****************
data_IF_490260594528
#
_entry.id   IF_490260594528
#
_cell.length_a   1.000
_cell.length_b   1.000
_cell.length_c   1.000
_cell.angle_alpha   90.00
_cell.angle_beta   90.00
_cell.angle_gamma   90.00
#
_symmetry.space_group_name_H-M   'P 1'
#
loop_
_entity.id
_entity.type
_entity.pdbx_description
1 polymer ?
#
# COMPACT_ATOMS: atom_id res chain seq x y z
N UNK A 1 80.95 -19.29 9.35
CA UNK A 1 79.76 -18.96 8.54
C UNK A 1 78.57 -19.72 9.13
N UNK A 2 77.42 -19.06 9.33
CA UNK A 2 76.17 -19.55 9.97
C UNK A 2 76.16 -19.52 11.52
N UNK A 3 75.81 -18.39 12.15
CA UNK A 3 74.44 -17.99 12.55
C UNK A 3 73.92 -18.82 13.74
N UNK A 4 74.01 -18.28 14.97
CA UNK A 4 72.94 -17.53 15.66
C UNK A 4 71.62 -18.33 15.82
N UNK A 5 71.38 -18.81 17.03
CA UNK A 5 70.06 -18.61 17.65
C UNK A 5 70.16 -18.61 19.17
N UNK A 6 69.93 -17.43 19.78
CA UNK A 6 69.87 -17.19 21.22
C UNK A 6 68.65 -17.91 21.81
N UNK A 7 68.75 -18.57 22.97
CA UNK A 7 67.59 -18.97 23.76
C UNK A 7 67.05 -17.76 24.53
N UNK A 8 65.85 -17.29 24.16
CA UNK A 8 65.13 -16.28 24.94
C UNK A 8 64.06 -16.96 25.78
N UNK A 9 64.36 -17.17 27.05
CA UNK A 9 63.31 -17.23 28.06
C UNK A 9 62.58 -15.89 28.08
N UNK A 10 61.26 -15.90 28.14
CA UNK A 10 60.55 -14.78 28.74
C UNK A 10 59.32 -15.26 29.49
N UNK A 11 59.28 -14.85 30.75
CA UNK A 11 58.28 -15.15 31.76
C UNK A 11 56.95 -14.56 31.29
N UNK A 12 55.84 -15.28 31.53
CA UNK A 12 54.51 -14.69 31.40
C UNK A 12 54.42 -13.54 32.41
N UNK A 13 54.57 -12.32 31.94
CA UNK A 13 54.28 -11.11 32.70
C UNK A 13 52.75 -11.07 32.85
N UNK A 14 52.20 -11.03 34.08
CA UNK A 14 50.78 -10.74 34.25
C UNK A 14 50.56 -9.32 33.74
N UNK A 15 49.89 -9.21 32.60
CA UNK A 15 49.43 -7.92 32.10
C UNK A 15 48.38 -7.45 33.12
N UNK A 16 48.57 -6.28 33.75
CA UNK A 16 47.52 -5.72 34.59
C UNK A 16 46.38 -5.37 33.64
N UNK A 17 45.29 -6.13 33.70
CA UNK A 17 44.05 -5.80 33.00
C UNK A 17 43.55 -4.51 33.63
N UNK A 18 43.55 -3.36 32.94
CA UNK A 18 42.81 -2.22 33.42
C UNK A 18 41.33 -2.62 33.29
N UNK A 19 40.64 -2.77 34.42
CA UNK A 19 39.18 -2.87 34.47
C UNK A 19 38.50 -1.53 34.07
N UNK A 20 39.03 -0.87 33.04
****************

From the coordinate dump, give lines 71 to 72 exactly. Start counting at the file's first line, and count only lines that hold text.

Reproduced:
C UNK A 17 43.55 -4.51 33.63
N UNK A 18 43.55 -3.36 32.94